Hach went to FIT for exhibition design, but he is an equally talented stylist. He worked with Patricia Fields on seasons 1-4 of “Sex and the City,” earning an Emmy and many skills that have enriched his abilities to outfit the mannequins he uses in his visual merchandising.

“The four years I worked on ‘Sex and the City’ were like a second college and the Emmy was like my degree,” said Hach, who has since also taken on many freelance large-scale window design products for H&M and Macy’s.

Often seen with a ladder, screwdriver, or spare light bulb in his hand, Hach’s job is to maintain the store looking spry and to ensure that products, especially the best-selling ones, are effectively featured.

The second window features a sexy geisha girl being kidnapped by the armageddon creature (a one-eyed scepter wielding monster in a Willy Wonka purple jumpsuit and a pastie over his right nipple) and a biker babe with a Flinstone-sized bone in her hair and a black studded patch over her left eye.

Monday, October 15, 2007

A notable read: Simon Doonan, Confessions of a Window Dresser.

Simon Doonan, the head window dresser at Barney's New York since 1986, was born in Reading, England, a town whose sole distinguishing characteristic was the large biscuit factory that employed the majority of its population, paying English factory workers better wages than the Irish factory workers who did the same job. He made his first rumbles as a window dresser in the London store Nutters, where he featured live rats rummaging through trash cans wearing rhinestone collars. Eventually, he was invited by Tommy Perse to work at the Los Angeles based store, Maxfield, where he designed a host of controversial windows, including babies being kidnapped by coyotes.

Doonan's book is a sharp, comedic biography/history of the visual merchandising industry, including several photographs of his work throughout the past 20 years. Most notable are his windows featuring Tina Brown, (former editor of The New Yorker), Dan Quayle, Queen Elizabeth, Bette Midler, Prince, and Madonna, who he "did 3 times."

Sunday, October 14, 2007

Mind the GAP

Though not visible to customers, just about every corner of the GAP has a title; the après ski lounge, the martini bar...these are just a couple of the names that the GAP visual merchandising headquarters gives to designate the “effects” they want their display teams to achieve in each store. One or twice a season, the merchandising headquarters sends out a lookbook to each store with pictures of how the displays should be arranged. Based in the store layout, merchandisers are allowed to improvise, but the team from headquarters is always patrolling to make sure that the displays correspond with the GAP’s image and maximize advertising.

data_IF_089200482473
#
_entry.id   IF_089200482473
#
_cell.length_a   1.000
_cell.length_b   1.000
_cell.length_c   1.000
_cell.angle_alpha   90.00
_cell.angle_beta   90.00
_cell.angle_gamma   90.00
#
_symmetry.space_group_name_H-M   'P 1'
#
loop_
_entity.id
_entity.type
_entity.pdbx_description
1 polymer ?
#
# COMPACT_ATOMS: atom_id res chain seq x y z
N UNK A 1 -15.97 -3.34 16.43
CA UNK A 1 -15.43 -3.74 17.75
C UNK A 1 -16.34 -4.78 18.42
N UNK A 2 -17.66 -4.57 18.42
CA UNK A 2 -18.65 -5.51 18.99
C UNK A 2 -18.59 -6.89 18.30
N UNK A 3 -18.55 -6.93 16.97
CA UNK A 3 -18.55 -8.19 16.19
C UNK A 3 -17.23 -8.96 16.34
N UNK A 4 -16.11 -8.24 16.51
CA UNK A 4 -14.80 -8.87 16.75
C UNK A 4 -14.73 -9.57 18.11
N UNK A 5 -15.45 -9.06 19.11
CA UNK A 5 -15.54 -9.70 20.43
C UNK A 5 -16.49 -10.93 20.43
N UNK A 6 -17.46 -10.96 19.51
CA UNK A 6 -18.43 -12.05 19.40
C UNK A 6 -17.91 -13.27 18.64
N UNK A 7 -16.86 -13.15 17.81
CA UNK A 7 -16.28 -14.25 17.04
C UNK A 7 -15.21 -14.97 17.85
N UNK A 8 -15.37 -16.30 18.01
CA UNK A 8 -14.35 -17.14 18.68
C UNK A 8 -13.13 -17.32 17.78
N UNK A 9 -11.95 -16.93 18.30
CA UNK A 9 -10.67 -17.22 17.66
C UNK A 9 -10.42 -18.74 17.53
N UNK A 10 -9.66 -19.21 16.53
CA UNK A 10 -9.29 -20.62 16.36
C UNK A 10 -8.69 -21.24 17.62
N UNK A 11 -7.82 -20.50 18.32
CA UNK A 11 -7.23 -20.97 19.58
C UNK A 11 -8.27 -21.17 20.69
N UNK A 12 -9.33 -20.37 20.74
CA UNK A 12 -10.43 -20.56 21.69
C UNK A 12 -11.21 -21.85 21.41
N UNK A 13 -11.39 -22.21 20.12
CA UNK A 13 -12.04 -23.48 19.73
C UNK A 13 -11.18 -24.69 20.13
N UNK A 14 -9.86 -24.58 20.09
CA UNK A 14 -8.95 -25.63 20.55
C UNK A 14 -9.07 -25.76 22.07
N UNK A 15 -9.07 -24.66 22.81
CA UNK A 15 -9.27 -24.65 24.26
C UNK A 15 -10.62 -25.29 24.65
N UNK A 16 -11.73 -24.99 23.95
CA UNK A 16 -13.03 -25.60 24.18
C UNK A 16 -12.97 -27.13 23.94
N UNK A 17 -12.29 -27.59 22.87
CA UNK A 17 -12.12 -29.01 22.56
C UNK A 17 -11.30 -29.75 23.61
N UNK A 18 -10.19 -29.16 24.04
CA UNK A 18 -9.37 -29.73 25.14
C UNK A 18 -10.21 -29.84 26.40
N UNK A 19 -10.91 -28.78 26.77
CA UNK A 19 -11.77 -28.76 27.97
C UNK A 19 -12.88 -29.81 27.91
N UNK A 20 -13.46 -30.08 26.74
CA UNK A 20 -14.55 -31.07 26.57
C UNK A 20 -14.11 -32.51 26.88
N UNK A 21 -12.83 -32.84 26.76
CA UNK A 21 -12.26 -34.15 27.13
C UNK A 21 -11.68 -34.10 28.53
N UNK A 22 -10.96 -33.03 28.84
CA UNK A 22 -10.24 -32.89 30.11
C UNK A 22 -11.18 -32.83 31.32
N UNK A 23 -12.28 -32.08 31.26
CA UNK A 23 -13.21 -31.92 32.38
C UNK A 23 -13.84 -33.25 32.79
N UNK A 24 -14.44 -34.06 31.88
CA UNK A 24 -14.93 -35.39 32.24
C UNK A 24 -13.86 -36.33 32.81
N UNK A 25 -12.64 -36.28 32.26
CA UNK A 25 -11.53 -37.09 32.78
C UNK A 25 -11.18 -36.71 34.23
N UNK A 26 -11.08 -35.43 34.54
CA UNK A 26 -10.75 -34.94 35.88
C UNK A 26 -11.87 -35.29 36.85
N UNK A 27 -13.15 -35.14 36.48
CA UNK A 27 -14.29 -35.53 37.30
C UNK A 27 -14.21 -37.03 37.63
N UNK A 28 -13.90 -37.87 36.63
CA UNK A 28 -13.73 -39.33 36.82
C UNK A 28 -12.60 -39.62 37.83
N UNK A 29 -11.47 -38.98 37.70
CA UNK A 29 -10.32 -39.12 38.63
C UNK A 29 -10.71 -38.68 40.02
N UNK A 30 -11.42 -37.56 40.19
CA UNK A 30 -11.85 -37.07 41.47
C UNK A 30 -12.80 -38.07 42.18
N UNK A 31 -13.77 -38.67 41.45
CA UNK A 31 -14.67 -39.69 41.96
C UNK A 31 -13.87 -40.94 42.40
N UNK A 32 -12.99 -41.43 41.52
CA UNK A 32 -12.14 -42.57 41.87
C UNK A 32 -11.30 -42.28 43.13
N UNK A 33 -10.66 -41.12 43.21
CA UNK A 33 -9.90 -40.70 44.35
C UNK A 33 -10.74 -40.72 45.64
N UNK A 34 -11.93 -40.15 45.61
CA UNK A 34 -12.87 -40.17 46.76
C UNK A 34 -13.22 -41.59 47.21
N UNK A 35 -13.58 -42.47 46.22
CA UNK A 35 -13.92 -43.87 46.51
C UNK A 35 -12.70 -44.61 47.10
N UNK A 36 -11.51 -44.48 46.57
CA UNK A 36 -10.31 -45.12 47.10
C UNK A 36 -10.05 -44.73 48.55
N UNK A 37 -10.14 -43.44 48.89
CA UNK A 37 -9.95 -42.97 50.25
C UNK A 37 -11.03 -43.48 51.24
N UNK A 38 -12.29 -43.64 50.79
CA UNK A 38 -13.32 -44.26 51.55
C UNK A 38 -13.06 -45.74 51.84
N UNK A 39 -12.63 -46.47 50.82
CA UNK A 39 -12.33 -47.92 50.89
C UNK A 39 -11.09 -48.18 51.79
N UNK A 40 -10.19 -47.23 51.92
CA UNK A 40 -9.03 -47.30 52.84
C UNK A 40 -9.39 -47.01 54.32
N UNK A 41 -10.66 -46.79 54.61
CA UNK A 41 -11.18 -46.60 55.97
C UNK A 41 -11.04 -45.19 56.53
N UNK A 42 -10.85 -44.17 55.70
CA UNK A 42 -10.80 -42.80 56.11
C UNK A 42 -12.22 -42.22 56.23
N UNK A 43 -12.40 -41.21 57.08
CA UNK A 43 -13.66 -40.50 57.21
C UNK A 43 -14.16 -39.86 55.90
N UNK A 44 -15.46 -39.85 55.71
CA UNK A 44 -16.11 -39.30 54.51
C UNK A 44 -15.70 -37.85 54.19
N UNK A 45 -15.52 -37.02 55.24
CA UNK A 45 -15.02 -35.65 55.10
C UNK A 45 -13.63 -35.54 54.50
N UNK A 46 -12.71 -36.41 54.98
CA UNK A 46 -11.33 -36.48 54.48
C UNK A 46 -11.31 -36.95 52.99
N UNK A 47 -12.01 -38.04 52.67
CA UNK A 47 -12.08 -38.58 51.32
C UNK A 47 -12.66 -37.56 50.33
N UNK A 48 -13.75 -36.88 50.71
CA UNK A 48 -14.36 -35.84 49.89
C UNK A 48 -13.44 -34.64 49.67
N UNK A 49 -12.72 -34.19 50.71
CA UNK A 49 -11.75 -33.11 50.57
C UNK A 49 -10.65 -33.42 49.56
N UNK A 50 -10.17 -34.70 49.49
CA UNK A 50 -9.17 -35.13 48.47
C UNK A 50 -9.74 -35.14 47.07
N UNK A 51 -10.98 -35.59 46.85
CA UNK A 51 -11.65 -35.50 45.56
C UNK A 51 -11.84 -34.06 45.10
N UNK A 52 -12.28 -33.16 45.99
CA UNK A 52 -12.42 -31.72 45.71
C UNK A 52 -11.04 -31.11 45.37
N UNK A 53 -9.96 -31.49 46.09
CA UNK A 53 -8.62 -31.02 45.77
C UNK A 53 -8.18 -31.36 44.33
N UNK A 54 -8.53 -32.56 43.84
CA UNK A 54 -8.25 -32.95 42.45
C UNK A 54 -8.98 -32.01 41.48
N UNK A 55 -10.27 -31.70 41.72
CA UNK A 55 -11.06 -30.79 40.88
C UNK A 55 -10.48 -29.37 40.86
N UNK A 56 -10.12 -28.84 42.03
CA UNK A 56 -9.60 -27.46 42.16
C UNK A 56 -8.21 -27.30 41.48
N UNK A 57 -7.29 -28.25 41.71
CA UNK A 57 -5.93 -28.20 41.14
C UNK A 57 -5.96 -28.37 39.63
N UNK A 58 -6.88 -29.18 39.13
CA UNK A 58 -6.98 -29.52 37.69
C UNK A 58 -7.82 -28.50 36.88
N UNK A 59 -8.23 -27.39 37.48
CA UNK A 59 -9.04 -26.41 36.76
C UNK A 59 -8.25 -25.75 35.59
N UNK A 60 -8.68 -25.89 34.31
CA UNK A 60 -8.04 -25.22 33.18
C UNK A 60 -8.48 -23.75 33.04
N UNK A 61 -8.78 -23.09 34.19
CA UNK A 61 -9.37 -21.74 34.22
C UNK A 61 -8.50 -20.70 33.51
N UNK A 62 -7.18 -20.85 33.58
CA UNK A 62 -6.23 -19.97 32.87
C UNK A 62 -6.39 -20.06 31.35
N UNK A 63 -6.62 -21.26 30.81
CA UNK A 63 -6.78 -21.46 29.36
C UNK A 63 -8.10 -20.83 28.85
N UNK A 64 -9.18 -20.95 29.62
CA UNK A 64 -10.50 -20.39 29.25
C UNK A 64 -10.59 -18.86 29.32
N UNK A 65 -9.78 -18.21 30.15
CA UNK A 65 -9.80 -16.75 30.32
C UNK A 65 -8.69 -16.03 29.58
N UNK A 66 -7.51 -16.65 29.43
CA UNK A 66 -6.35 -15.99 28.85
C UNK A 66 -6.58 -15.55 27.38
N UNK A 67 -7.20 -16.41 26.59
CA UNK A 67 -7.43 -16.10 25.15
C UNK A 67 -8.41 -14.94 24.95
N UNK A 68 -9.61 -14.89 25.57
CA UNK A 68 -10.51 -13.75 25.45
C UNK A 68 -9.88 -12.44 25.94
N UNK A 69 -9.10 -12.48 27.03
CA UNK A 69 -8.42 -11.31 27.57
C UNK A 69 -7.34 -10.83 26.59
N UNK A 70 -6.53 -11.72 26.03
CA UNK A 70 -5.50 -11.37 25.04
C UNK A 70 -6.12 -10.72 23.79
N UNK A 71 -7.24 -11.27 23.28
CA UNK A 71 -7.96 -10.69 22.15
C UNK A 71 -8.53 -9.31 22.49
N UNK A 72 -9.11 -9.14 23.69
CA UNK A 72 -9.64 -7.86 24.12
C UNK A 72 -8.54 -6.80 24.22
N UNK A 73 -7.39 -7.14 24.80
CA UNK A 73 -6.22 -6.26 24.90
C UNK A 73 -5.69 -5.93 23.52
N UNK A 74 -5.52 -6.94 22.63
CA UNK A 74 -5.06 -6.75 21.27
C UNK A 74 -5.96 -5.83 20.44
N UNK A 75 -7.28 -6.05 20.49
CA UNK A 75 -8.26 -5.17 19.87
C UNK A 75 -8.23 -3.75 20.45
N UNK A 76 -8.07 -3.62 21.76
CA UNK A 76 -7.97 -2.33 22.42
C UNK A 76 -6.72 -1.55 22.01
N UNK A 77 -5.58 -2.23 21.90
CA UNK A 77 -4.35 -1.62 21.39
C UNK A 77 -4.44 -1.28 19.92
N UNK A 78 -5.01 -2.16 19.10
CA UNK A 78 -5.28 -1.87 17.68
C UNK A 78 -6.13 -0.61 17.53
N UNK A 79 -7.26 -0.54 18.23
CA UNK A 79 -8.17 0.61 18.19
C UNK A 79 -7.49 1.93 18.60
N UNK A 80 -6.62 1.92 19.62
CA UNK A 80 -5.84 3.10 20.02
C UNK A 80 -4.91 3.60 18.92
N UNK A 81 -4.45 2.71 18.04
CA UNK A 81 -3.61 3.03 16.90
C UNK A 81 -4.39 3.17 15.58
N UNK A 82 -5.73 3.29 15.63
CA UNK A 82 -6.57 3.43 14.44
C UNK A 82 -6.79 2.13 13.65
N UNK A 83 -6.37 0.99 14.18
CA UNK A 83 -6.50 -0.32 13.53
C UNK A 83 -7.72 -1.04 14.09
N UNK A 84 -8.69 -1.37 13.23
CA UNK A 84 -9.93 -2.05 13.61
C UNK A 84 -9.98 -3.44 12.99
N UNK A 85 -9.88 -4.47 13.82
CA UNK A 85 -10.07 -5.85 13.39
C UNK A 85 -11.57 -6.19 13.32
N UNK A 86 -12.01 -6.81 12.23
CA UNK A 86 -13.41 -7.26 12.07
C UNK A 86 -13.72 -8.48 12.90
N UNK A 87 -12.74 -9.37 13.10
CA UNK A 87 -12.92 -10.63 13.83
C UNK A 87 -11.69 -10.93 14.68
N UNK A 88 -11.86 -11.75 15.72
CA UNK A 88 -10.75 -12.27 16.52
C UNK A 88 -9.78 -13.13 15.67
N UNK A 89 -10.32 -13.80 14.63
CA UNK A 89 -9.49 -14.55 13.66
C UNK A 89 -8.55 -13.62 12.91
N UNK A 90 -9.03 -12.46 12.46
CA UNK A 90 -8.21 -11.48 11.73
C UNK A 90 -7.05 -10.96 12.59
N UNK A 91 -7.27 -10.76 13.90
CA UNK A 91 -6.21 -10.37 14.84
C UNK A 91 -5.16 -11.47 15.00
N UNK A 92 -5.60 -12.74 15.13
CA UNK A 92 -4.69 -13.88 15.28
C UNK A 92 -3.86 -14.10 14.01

“We used to just put one thing on a mannequin,” said Eddie Calcano, head of visual merchandising at the GAP Rockefeller Center for the past 9 years. “But now we’ve started to layer things to give a more ‘boutique’ feel. You’ll see scarves, bags, belts, shoes and other accessories arranged together so that we’re showing a complete picture. We’ve found that customers like that.”

Two years ago, the women’s floor at the GAP was on the first floor, but it was discovered that few men ever shopped in the store. They would leave without bothering to go upstairs, believing that the store was exclusively for women.

“As soon as we moved men to the first floor, more men would come in. We didn’t lose the female customers either; you don’t have to worry about women finding their department. If there’s something for them, they’ll find it.”

Friday, October 12, 2007

Dirty Secrets of Visual Merchandising

As an avid window shopper and someone just generally fascinated by consumer tendencies, I can't help but ask myself, how do the salaries of these people figure in to what we're paying for our clothes? Those $130 black cigarette pants at BCBG -- how much of that $130 am I paying for the design and manufacturing of the actual product, and how much of it am I paying for the presentation of the product in the store itself? If the visual merchandisers at headquarters AND those more regularly present in the store need to get paid, on top of the overhead costs of renting, powering, stocking, and providing sales employees for the store, costs accumulate.

The key to visual merchandising, as I've been told, is knowing your consumer. Anticipating his needs, catering to his desires, and creating more of them. Take a look at the BCBG Maxaria store in Soho, for example. Sleek, hip, trendy -- caters to the young single girl who carries big leather totes, wears high heels with pointed toes, and likes to have ruby colored drinks in the meatpacking district on Thursday nights. The store's windows are filled with form-fitting, cleavage boosting dresses, curve enhancing sweaters, and other variations of predominantly "going-out" wear.

Now check out the BCBG Maxaria on Broadway and 68th. Wide aisles allow for the easy passage of strollers, and more conservatively displayed hip but serious business wear are the marquee here. This is the Upper West side customer that wants to be stylish at her business meetings, but still comfortable enough to pick up her kids after work.